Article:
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Collated articles relevant to Aqua-tnet, the EU Erasmus Lifelong Learning Thematic Network for Aquaculture, Fisheries and Aquatic Resources Management (www.aquatnet.com)
Curated by John Bostock
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Digital literacies and ecompetence | eLearning Papers Issue 38

Digital literacies and ecompetence | eLearning Papers Issue 38 | Aqua-tnet | Scoop.it

Digital literacy is crucial for being able to confidently and effectively use digital media for the purposes of work, learning and leisure. It consists of the ability to access digital media and ICT, to search, understand and critically evaluate different aspects of digital media and media contents, and to communicate effectively in a variety of contexts. Without basic digital literacy, it is difficult to fully participate in society. This issue of eLearning Papers provides new documentation on research and practice to further the European endeavor of closing the digital divide. 

John Bostock's insight:

What is "digital literacy" and how can it be taught or nurtured? This latest edition of eLearning Papers addresses these and other questions relating to digital literacy

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From face-to-face teaching to online teaching: pedagogical transitions

From face-to-face teaching to online teaching: pedagogical transitions | Aqua-tnet | Scoop.it

As higher education has embraced online education as a way to reduce costs, increase flexibility, and enhance access to students it is important to gain an understanding of the perceptions of instructors moving into online teaching. This study found a change in the beliefs and teaching presence of the instructors from their initial resistance to online teaching to an approach which is mindful of the student experience and promotes a dialogical approach to online learning.


Via Nik Peachey
John Bostock's insight:

Not new, but some useful insights on how tertiary education is changing as greater use is made of digital technologies.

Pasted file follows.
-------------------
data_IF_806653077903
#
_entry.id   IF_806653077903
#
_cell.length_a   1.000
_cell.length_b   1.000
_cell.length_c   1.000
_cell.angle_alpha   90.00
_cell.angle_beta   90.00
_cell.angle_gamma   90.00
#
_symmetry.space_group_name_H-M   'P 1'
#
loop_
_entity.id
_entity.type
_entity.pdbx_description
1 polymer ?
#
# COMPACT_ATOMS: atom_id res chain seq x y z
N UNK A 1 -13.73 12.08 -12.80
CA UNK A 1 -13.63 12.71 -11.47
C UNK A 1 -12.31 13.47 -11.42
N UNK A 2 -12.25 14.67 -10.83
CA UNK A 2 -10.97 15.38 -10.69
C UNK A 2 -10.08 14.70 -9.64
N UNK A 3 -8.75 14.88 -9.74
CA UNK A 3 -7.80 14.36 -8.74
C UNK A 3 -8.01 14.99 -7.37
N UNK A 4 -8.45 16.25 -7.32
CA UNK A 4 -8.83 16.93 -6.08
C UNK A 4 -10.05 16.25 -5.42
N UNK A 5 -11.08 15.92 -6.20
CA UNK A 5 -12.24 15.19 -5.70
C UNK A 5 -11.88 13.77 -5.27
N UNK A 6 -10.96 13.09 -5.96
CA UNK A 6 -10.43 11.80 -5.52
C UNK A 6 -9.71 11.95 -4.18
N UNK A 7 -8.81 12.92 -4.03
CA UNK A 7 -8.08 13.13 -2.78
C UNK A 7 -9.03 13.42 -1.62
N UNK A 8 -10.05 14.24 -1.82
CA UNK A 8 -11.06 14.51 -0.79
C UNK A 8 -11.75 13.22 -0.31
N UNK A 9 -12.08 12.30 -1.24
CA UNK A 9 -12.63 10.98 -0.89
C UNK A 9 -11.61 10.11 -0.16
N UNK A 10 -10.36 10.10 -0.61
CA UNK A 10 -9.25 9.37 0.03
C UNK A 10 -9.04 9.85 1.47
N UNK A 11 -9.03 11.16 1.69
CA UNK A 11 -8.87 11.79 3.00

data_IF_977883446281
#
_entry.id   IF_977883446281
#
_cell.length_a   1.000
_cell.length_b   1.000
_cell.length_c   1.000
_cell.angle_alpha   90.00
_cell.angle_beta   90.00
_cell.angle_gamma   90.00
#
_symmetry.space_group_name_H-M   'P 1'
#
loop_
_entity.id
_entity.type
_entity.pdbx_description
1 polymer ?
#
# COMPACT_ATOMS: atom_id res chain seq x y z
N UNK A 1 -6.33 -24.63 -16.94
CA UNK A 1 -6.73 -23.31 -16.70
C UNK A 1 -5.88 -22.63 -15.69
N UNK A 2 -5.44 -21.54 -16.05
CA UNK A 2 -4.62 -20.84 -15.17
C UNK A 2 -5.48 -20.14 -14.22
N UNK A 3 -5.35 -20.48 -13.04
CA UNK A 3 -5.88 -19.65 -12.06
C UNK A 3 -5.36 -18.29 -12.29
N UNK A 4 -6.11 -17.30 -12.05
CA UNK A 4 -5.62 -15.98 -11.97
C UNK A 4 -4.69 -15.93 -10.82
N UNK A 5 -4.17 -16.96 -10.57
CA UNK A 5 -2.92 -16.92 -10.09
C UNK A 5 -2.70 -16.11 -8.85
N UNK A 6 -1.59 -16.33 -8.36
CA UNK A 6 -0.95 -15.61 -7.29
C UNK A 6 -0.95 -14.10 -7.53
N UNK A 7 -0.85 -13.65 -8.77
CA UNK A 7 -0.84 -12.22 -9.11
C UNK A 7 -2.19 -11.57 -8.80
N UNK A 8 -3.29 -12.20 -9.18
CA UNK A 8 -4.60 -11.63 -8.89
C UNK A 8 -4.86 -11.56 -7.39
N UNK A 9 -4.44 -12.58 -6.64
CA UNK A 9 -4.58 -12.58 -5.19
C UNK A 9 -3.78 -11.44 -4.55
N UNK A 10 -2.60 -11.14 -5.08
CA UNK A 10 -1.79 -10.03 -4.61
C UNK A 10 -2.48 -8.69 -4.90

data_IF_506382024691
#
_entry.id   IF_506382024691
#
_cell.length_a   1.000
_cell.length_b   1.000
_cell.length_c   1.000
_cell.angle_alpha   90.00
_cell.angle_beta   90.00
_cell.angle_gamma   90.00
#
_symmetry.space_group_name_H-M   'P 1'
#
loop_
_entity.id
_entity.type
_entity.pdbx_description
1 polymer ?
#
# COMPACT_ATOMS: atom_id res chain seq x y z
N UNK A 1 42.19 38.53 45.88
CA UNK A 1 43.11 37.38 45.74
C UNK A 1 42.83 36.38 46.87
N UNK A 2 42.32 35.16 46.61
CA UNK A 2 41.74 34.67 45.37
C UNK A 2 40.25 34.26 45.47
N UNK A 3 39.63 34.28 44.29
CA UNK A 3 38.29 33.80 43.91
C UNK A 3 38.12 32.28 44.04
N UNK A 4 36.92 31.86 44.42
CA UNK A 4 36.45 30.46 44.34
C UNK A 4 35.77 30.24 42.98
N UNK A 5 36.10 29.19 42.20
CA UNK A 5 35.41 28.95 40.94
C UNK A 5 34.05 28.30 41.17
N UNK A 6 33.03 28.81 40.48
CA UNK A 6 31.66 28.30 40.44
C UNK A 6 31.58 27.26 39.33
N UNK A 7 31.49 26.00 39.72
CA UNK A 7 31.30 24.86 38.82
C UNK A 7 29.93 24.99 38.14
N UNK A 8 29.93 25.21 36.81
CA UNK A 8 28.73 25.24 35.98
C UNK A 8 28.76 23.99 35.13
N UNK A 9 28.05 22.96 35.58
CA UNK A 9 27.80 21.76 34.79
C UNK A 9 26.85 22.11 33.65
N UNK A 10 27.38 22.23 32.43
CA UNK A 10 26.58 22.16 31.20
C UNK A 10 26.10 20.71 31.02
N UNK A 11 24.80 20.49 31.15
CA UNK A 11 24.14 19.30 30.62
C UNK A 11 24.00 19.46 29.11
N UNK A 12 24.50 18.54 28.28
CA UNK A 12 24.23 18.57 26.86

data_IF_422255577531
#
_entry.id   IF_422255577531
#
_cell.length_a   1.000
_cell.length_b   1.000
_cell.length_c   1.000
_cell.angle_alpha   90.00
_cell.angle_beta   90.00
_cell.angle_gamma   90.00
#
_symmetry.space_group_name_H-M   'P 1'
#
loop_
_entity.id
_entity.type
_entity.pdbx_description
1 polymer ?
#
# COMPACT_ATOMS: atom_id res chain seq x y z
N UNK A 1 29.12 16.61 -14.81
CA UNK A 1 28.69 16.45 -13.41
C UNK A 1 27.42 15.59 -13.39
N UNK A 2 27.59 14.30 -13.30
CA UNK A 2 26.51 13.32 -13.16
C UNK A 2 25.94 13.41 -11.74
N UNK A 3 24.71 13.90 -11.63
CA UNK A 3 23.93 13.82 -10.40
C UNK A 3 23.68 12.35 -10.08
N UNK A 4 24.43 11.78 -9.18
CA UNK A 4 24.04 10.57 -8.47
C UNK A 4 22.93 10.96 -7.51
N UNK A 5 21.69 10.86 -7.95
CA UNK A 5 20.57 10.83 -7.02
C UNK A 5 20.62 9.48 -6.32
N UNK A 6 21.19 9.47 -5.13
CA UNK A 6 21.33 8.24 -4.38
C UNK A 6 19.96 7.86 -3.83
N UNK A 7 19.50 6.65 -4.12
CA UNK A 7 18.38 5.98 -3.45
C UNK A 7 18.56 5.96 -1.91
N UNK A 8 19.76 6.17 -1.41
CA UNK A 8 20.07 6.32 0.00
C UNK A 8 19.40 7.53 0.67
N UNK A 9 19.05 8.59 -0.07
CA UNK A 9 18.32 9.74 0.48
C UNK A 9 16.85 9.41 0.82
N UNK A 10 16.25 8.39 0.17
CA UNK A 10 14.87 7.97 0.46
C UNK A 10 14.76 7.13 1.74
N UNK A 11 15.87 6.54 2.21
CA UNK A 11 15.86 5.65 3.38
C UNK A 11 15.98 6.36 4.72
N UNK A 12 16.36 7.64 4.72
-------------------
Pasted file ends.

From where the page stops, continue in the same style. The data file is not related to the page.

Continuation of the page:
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Evelyn Izquierdo's curator insight, April 23, 2014 9:36 PM

There are more benefits from implementing a blended learning approach than keeping the traditional teaching style; however, before incorporating online teaching into our classrooms, there are several factors teachers should take into account. Here is an interesting perspective offered by the University of Southern Queensland you might consider for the pedagogical transition.

Santiago Moral's curator insight, April 24, 2014 5:09 AM

The role of the teacher has to change

Christiane Moisés's curator insight, April 24, 2014 3:52 PM

excellent article!

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DigiSkill Network

DigiSkill Network | Aqua-tnet | Scoop.it

The strategic guidelines of Europe 2020 put particular emphasis in strengthening horizontal cooperation and the sharing of experience and good practice among the Member States. It’s really crucial for education to fulfil its role in the knowledge triangle, research and innovation objectives and outcomes need to feed back into education, with teaching and learning underpinned by a strong research base, and with teaching and learning environments developed and improved through greater incorporation of creative thinking and innovative attitudes and approaches. Additionally there is a mainstream of eLearning in national policies for the modernisation of education and training, including in curricula, assessment of learning outcomes and the professional development of teachers and trainers.


According to the OECD survey, teachers have few incentives to improve their teaching, as while the most common types of professional development activity available to them are not the most effective. The majority of teachers would like more professional development (particularly on ICT skills, and student behaviour). It has to be mentioned that education and training play a fundamental role in achieving the ‘Europe 2020’ objectives.


All the above create a great deal of activity to ensure basic ICT skills as part of digital competence and learning to learn skills. Current developments in ICT and Web 2.0 technologies have offered the potential for new services, which has significantly transformed our day-to-day personal and professional activities; bare the potential to do the same for education and training. Known as ICT learning, using such technologies can be as simple as accessing a training timetable online, through very complex as developing virtual communities of practice for sharing and creating knowledge.

John Bostock's insight:

New project to help promote and develop digital teaching and learning skills

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